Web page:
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Andean Archaeology I

Variations in Sociopolitical Organization

  • William H. Isbell
  • Helaine Silverman

Table of contents

  1. Front Matter
    Pages i-xiv
  2. Introduction

    1. Front Matter
      Pages 1-1
    2. William H. Isbell, Helaine Silverman
      Pages 3-11
  3. Early Andean Civilizations

  4. Traditions of Imperialism in the Andes

    1. Front Matter
      Pages 159-159
    2. Charles Stanish
      Pages 169-198
    3. William H. Isbell, JoEllen Burkholder
      Pages 199-241
    4. Patrick Ryan Williams, Donna J. Nash
      Pages 243-265
    5. Mary Glowacki
      Pages 267-285
    6. Gordon F. McEwan, Melissa Chatfield, Arminda Gibaja
      Pages 287-301
    7. John R. Topic, Theresa Lange Topic, Alfredo Melly Cava
      Pages 303-336
  5. Solving Puzzles of the Past

    1. Front Matter
      Pages 337-337
    2. Richard L. Burger, Michael D. Glascock
      Pages 341-368
  6. Conclusion

    1. Front Matter
      Pages 369-369
    2. William H. Isbell, Helaine Silverman
      Pages 371-380
  7. Back Matter
    Pages 381-390

About this book

Introduction

Study of the origin and development of civilization is of unequaled importance for understanding the cultural processes that create human societies. Is cultural evolution directional and regular across human societies and history, or is it opportunistic and capricious? Do apparent regularities come from the way inves­ tigators construct and manage knowledge, or are they the result of real constraints on and variations in the actual processes? Can such questions even be answered? We believe so, but not easily. By comparing evolutionary sequences from different world civilizations scholars can judge degrees of similarity and difference and then attempt explanation. Of course, we must be careful to assess the influence that societies of the ancient world had on one another (the issue of pristine versus non-pristine cultural devel­ opment: see discussion in Fried 1967; Price 1978). The Central Andes were the locus of the only societies to achieve pristine civilization in the southern hemi­ sphere and only in the Central Andes did non-literate (non-written language) civ­ ilization develop. It seems clear that Central Andean civilization was independent on any graph of archaic culture change. Scholars have often expressed appreciation of the research opportunities offered by the Central Andes as a testing ground for the study of cultural evolu­ tion (see, e. g. , Carneiro 1970; Ford and Willey 1949: 5; Kosok 1965: 1-14; Lanning 1967: 2-5).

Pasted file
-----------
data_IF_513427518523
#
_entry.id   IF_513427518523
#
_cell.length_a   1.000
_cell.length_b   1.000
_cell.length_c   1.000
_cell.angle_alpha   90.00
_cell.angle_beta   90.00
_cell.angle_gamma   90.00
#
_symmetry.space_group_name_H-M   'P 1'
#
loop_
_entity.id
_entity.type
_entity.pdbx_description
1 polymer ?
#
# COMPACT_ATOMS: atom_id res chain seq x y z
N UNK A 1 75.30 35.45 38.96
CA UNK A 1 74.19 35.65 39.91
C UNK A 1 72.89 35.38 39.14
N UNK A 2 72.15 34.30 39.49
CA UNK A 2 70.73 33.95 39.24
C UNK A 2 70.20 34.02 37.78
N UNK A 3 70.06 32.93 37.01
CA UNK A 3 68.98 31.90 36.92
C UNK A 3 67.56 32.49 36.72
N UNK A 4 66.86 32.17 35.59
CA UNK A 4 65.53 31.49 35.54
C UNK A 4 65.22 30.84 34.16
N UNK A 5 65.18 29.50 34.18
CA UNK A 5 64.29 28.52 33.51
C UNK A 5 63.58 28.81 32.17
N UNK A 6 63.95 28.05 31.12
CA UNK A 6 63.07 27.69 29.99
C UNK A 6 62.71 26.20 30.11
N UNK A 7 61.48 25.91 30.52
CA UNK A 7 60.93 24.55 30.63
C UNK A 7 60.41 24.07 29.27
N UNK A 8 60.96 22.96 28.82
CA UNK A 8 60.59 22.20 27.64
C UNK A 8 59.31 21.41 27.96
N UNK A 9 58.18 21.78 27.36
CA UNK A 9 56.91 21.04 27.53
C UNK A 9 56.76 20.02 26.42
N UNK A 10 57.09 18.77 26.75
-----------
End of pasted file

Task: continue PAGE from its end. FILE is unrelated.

Keywords

Andean archaeology Evolution Glas Obsidian ancient identity politics artefacts development of civilization early Andean civilizations ethnohistory inca labor-intensive agriculture material artefact sociopolitical organization symbols of power

Editors and affiliations

  • William H. Isbell
    • 1
  • Helaine Silverman
    • 2
  1. 1.State University of New York at BinghamtonBinghamtonUSA
  2. 2.University of Illinois at Urbana-ChampaignUrbana-ChampaignUSA

Bibliographic information

  • DOI https://doi.org/10.1007/978-1-4615-0639-3
  • Copyright Information Kluwer Academic / Plenum Publishers, New York 2002
  • Publisher Name Springer, Boston, MA
  • eBook Packages Springer Book Archive
  • Print ISBN 978-1-4613-5171-9
  • Online ISBN 978-1-4615-0639-3
  • Buy this book on publisher's site